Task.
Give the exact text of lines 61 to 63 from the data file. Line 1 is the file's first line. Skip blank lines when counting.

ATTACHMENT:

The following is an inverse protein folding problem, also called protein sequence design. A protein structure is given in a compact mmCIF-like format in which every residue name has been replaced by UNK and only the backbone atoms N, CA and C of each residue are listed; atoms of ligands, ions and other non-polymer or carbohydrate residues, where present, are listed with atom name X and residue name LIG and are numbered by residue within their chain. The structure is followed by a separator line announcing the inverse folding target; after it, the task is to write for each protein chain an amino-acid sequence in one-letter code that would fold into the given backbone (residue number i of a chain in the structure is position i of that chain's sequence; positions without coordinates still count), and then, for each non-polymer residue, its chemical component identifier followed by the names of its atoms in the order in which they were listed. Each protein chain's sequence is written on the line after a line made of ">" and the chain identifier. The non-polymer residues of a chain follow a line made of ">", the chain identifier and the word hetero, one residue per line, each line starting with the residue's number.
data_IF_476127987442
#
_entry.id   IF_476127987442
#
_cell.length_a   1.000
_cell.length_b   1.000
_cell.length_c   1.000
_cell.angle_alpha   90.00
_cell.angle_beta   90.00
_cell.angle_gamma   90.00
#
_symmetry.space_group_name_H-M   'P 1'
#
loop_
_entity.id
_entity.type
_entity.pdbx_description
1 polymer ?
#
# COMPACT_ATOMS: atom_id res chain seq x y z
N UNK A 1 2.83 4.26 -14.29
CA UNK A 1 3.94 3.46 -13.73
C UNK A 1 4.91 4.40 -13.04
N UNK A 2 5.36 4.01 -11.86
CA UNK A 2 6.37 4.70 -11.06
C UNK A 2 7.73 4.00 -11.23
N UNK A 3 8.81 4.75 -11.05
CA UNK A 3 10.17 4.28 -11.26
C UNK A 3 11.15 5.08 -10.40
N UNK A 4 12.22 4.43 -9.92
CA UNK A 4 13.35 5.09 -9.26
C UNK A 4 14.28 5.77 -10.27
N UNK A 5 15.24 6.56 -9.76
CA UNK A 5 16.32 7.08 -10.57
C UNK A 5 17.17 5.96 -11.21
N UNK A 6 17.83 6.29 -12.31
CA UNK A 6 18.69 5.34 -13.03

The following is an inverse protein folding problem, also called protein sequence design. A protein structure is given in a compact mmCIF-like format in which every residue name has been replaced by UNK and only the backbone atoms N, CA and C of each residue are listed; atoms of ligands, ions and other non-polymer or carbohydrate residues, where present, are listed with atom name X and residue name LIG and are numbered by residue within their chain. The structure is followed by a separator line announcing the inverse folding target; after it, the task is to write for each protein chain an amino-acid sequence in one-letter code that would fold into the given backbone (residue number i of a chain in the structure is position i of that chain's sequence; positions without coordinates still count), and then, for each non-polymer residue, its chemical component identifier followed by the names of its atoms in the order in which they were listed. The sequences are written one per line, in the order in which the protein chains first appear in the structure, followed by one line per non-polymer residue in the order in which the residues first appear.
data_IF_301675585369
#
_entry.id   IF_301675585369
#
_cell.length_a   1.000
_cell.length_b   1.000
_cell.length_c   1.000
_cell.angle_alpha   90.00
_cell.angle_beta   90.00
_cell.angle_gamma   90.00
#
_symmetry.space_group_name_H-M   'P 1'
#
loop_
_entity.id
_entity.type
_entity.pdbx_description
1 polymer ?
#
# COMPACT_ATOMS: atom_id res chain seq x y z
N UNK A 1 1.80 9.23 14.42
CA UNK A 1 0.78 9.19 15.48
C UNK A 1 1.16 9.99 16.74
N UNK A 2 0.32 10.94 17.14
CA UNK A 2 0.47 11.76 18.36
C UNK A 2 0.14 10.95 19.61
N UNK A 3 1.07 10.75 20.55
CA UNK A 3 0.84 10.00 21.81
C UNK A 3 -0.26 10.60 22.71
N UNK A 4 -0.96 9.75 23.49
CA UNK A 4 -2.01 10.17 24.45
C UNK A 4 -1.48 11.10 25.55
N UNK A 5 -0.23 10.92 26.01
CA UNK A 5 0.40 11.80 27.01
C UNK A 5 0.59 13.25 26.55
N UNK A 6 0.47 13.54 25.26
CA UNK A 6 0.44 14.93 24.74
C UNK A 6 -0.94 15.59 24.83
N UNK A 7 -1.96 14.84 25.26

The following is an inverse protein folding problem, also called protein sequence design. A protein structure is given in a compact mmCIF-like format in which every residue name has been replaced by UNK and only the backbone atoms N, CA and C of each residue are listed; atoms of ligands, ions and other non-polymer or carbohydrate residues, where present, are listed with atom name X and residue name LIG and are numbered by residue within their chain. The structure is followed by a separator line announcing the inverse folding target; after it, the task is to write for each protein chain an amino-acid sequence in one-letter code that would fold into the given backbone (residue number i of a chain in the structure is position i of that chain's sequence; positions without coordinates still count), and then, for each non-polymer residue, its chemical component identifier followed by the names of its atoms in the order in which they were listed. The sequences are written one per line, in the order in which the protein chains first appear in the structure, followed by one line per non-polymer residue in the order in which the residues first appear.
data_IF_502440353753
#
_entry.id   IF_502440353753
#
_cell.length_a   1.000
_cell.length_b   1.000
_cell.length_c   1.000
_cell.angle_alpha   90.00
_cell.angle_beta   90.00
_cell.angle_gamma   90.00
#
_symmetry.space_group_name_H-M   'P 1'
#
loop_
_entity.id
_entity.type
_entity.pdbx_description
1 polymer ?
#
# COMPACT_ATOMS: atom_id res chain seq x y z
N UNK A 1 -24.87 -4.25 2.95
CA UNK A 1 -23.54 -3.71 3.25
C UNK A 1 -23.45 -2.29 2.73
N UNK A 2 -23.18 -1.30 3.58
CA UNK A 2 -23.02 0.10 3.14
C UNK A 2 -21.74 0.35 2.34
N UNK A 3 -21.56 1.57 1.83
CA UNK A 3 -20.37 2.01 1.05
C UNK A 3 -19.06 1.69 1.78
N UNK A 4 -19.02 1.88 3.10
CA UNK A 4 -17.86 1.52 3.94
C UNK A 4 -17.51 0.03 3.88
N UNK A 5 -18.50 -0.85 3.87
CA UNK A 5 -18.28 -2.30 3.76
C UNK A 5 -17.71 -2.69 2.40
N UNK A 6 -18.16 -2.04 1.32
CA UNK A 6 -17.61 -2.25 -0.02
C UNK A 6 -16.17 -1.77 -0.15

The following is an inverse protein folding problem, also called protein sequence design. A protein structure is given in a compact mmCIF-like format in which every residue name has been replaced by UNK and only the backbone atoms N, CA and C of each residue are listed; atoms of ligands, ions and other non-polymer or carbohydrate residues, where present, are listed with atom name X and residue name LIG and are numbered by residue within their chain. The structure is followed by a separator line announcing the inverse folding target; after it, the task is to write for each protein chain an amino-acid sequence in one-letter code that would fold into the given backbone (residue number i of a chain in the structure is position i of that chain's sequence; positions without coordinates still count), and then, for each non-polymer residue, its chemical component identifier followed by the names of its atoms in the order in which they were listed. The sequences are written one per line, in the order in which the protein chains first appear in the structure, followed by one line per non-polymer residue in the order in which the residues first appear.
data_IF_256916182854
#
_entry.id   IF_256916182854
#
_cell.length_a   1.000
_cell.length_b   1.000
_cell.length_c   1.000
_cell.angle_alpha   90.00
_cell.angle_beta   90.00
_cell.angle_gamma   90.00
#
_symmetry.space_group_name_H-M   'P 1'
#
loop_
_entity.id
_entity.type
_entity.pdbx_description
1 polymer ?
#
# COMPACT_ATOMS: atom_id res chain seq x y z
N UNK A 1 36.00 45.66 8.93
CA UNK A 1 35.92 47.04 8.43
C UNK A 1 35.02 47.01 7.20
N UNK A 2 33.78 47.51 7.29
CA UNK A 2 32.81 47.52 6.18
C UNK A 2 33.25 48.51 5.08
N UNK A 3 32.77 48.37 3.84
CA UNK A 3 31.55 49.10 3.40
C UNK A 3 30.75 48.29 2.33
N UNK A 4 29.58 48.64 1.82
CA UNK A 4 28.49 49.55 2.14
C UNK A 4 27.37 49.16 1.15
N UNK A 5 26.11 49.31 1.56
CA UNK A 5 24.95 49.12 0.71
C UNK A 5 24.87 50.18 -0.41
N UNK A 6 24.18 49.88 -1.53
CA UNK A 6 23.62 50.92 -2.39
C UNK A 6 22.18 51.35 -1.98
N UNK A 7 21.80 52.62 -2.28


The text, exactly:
CA UNK A 1 0.78 9.19 15.48
C UNK A 1 1.16 9.99 16.74
N UNK A 2 0.32 10.94 17.14